Performance Blocks

In the work with performance psychology, there are a number of athletes reporting difficulties linked to performing what used to be automatic movements. Athletes often describe this as a mysterious and sudden loss of an ability or skill that was previously automatic. This phenomenon is called Performance blocks, but has also previously been called Loss movement syndrome, yips or twisties. Performance blocks can be described as the loss of spatial awareness during an intense routine in e.g., gymnastics, and involve problems that manifest in locked, stuck, or frozen movement, lost ability in terms of fine and / or gross motor control and debilitating anxiety. It can simply be described as a fear of movements that used to be automatic and uncomplicated, meaning that it is no longer possible for an athlete to perform a skill, such as a volt for a gymnast, a jump for a figure skater or a swing for the golfer. This can be very troublesome and intimidating for the athlete and can lead to serious injuries.

Performance blocks can develop following severe stress, emotional abuse, trauma, worry or anxiety. It can also be a consequence of advanced motor skills being forced too quickly, stressing the athlete which can inhibit the process of automating the movements. The trigger can also be the very moment when the feeling of losing control occurs.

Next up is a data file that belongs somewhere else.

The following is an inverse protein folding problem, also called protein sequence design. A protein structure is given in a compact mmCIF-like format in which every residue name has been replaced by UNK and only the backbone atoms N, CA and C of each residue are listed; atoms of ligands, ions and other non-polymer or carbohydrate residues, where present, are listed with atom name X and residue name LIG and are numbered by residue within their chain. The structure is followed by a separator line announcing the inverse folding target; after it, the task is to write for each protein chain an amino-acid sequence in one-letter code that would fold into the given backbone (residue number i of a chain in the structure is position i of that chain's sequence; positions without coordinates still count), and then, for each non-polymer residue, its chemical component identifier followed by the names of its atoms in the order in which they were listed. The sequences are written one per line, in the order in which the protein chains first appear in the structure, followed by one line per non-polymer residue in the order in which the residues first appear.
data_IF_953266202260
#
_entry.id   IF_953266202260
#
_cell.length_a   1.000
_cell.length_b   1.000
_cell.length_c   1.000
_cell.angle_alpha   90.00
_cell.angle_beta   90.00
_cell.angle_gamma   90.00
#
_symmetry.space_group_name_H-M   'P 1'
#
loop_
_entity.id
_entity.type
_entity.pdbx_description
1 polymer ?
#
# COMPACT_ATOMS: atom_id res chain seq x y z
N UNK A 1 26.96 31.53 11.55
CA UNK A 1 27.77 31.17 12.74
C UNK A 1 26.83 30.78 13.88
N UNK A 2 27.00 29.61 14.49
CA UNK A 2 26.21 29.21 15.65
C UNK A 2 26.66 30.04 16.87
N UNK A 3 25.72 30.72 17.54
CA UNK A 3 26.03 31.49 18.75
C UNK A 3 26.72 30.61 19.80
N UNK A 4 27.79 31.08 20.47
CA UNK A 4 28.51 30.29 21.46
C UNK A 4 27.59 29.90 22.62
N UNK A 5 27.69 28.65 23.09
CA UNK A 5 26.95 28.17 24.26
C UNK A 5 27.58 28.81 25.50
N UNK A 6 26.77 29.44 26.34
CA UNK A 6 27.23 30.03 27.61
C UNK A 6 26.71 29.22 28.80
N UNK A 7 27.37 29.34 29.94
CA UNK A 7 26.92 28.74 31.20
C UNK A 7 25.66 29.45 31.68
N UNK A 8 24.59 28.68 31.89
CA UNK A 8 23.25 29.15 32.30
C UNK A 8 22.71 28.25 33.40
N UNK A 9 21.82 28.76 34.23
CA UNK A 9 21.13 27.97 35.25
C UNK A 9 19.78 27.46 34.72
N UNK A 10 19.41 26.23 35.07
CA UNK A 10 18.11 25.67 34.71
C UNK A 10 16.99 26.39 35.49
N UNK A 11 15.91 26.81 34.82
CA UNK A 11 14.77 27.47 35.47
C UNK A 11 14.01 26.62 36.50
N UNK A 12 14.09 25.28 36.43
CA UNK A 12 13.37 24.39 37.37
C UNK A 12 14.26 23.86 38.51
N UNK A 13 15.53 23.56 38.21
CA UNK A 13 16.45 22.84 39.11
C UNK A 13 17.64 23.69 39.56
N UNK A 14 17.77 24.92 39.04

Performance blocks is not a medical diagnosis and is not to be mixed up with mental health problems, even though there may be links between the two. An effect of performance blocks can be anxiety related to the gear of not being able to regain the skills previously mastered. It can lead to, or be parallel to, depression, feelings of poor performance, and fear of disappointing a coach or teammate, or ultimately being kicked off the team. This can mirror symptoms similar to depression, anxiety and perhaps sleeping difficulties. Performance blocks can be manifested without more serious co-occuring symptoms and is then more easily assessed and treated. Performance blocks are a phenomenon that has not yet been researched to any greater extent. The existing studies indicate that the treatment that has been shown to be effective is a combination of trauma therapy and gradual exposure, a form of cognitive behavioral therapy. With cognitive behavioral techniques, the athlete can learn to regain their skills and to perform again. The research community emphasize that treatment must be delivered by licensed clinical psychologists with experience in treating trauma.